3. Ancient runes carved across its surface.
4. A bunch of smaller rocks attached to it.
5. Heavy and cumbersome granite armor plating.
6. Way too many spikes.
7. The ability to camouflage within natural rock surfaces.
8. Cracks and chips covering its surface.
9. A mustache. Made out of actual hair or more rocks; whichever is funnier.
10. Wings that aren’t strong enough to get its fat little body off the ground.
11. [roll twice on this table]
12. [roll twice on this table and once on the last]

1. water type
2. ground type
3. steel type
4. bug type


Poison Legallydistinctémon

Template: Your legamon are resistant to poison.

2. Bat
3. Flower
4. Fungus
5. Blob monster
6. Spider
7. Scorpion
8. Snake
9. Lizard
10. Frog
11. Other toxic bug (1. Wasp  2. Moth  3. Centipede  4. Snail)
12. Non-fishy sea creature

1. Bright warning colors
2. Sharp spines
3. Large(r)/more stinger/fangs
4. A coating of toxic goo
5. Lots of fringes and frills
6. An aura of poisonous gas
7. Garbage sticking out of it
8. Acidic spit/blood/tears
9. A long tongue/tentacles
11. [roll twice on this table]
12. [roll twice on this table and once on the last]

1. Water type
2. Grass type
3. Dark type
4. Bug type

 1. has a terrifying shadow that reveals its true form
 2. is shaped like a common object from civilization (1. building 2. weapon 3. vehicle 4. straight up looks exactly like a guy)
 3. is ten-times too-big
 4. has eyes in an unexpected place
 5. relentlessly attacks people who enter its territory
 6. cares about money, for some reason?
 7. is the male/female form of a completely different legamon
 8. is the juvenile/adult form of a completely different legamon
 9. is venerated by the locals who share its habitat
10. is a cleverly disguised insect [add BUG type]
11. is an invasive species
12. fears a random non-threatening pokemon
13. prefers water/land instead of its expected habitat (if already amphibious, can fly)
14. produces a useful substance, (1d10: 1–4 milk or some other edible 5–8 wool or some similar textile 9 medicinal application 10 military application)
15. is critically endangered
16. is entirely immortal
17. incarnates a concept (1. an emotion 2. an event 3. an unrelated element 4. a physical law)
18. is unique, the only one in existence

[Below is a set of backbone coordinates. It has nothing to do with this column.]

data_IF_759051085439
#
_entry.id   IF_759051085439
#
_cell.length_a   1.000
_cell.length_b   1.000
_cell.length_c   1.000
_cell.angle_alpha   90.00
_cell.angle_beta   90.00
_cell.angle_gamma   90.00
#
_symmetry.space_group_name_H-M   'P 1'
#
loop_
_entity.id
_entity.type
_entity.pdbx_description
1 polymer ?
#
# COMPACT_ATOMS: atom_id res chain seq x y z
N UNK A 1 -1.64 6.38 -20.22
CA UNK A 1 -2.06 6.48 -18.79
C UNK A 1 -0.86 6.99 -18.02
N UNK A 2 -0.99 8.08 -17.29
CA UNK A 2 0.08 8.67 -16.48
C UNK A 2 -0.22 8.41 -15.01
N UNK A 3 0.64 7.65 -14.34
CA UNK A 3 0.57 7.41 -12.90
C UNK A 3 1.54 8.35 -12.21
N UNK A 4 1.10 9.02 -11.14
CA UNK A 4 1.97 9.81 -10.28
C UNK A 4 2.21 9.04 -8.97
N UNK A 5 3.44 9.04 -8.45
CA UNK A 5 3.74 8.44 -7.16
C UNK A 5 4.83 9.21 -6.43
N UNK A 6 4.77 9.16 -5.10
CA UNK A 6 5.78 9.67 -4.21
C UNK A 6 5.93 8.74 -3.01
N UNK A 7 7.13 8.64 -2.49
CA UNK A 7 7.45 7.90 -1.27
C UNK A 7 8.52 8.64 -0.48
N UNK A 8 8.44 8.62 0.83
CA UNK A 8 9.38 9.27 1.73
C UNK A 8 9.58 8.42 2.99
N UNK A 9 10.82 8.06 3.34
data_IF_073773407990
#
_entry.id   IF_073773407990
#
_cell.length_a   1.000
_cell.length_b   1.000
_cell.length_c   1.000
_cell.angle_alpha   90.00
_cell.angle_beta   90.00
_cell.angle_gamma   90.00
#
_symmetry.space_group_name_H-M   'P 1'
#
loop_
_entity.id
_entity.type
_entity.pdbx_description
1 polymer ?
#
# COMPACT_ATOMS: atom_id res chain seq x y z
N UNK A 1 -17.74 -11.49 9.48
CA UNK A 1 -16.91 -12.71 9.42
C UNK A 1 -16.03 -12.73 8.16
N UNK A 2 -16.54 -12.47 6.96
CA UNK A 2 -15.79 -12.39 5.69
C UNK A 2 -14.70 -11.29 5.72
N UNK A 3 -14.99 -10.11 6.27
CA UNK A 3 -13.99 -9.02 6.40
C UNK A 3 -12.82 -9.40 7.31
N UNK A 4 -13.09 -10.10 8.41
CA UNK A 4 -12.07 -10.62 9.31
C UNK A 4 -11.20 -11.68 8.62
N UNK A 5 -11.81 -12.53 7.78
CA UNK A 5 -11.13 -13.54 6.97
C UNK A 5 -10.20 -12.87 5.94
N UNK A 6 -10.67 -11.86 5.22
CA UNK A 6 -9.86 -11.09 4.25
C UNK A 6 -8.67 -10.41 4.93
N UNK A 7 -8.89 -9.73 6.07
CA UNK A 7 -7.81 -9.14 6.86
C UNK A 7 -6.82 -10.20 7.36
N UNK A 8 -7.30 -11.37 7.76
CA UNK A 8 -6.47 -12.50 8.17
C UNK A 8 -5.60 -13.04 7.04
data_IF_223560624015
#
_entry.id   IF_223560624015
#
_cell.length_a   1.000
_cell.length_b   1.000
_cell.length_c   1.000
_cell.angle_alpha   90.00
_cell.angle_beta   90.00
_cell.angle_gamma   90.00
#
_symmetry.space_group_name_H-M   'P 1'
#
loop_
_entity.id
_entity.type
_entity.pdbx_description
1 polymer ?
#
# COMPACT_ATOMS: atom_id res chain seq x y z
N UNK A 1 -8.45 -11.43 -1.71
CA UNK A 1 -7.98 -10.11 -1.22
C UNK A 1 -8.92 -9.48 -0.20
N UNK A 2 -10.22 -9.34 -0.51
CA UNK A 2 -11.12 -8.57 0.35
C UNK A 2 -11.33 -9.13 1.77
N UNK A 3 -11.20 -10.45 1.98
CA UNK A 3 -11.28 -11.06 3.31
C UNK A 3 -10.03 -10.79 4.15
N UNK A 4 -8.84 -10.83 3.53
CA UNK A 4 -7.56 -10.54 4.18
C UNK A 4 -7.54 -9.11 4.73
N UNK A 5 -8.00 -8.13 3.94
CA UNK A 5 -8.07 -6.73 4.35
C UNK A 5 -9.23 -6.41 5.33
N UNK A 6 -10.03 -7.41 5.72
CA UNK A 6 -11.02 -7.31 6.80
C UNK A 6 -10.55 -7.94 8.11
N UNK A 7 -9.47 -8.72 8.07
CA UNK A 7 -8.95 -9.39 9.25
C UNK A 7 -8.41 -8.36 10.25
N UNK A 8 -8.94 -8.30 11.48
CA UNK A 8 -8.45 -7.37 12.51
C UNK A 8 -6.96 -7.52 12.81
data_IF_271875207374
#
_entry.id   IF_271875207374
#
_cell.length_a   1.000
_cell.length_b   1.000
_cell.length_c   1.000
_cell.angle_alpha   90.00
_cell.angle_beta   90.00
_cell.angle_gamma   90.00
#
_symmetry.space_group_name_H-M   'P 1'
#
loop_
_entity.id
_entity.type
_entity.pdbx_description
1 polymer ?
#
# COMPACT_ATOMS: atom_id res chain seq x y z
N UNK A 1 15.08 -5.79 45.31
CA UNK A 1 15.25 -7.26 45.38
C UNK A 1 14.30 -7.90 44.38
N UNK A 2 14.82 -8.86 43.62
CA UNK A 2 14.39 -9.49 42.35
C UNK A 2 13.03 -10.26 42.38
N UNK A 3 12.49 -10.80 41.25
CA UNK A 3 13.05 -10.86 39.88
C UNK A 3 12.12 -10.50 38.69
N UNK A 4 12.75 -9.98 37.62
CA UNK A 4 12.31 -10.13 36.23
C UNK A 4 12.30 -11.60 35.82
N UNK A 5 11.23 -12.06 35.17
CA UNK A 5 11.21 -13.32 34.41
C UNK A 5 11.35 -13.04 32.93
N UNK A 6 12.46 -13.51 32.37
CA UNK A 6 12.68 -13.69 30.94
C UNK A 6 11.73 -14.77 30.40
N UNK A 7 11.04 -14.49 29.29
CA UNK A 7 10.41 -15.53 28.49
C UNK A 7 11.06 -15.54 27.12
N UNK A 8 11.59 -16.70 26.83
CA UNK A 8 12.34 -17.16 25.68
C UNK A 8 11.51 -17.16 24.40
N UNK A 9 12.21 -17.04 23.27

19. explodes sometimes
20. obsesses over a random mundane inanimate object: steals them, makes them, builds nests out of them...
21. nocturnal
22. lives among humans
23. causes natural disasters
24. lives in a weird place
25. is a literal alien
26. has a secondary type? [Roll on that type's Trait Table]?
27. has been domesticated for a long time
28. is always disobedient
29. is naturally cooperative and loyal
30. is rivals with another legamon in their natural habitat
31. is a regional variant of something else
32. parasitizes another legamon
33. was revived from a strange fossil
34. has multiple evolutions, based on environment or diet or behavior

Example Legamon, Generated With Those Tables:

Pterrifier, The Inquiring Legamon. Flying/Steel.
Pterrifier is a pterosaur with radio dishes instead of wings and two heads, one with a single heat-vision eye and the other with a parabolic microphone. Its stiff wings cannot flap, so it hovers instead. Wild Pterrifiers appear on nights with a full moon to harass politicians and scientists before flying back up into the sky and disappearing.

Forgeox, The Blacksmith Legamon. Fire/Steel.
Art courtesy of Locheil

Wild Forgeoxen wander the roads with a beltful of tools, cleaning and repairing machinery for a small fee. What do they use the money for? No one knows, but they refuse to do anything for free. This Legamon will never respect a trainer who can't work with their hands.

Pinespine, The Soggy Buddy Legamon. Grass.
Pinespines are related to [other cactus guy] but have evolved for the climate of a temperate forest. Water is so abundant in their environment that they can spend most of the day working on carpentry projects, or sleeping as a thick bed of moss grows over them. Their waterlogged spines make them defenseless, and their waterlogged hearts make them kind. Unscrupulous humans sometimes steal from them, or even keep them in cages to produce excellent wooden furniture.

Larvantage, The Conscripted Legamon. Bug.
They don't know it yet, but newly-hatched Larvantages have been drafted into the war of all against all. They are small, weak, poorly-trained and delicious. Their only hope lies in the nickel-plated .44 automatic they were born clutching.

Snipoon, The Hardened Legamon. Bug/Steel.
War has changed the Snipoon almost as much as the adamant threads it wraps around its body. The only gap in its defense is a slot large enough for its newly-evolved sniper rifle and 7x scope. Pairs of Snipoons often work together, serving as each others' spotters.

Overmoth, The Military-Industrial Legamon. Bug/Steel.
Of the thousands of eggs an Overmoth lays in its lifetime, only a few will survive to ever lay eggs of their own. These flying fortresses know they have a duty to the rest of their species. They keep careful watch for predators, and rain automatic fire on trespassers in their territory.

Beegon, The Hunter-Killer Legamon. Bug.
Beegons are the male form of the Beelders. They are useless outside of mating season, so they patrol the hive and detonate if they find intruders. Trained Beegons have been used in human warfare for centuries.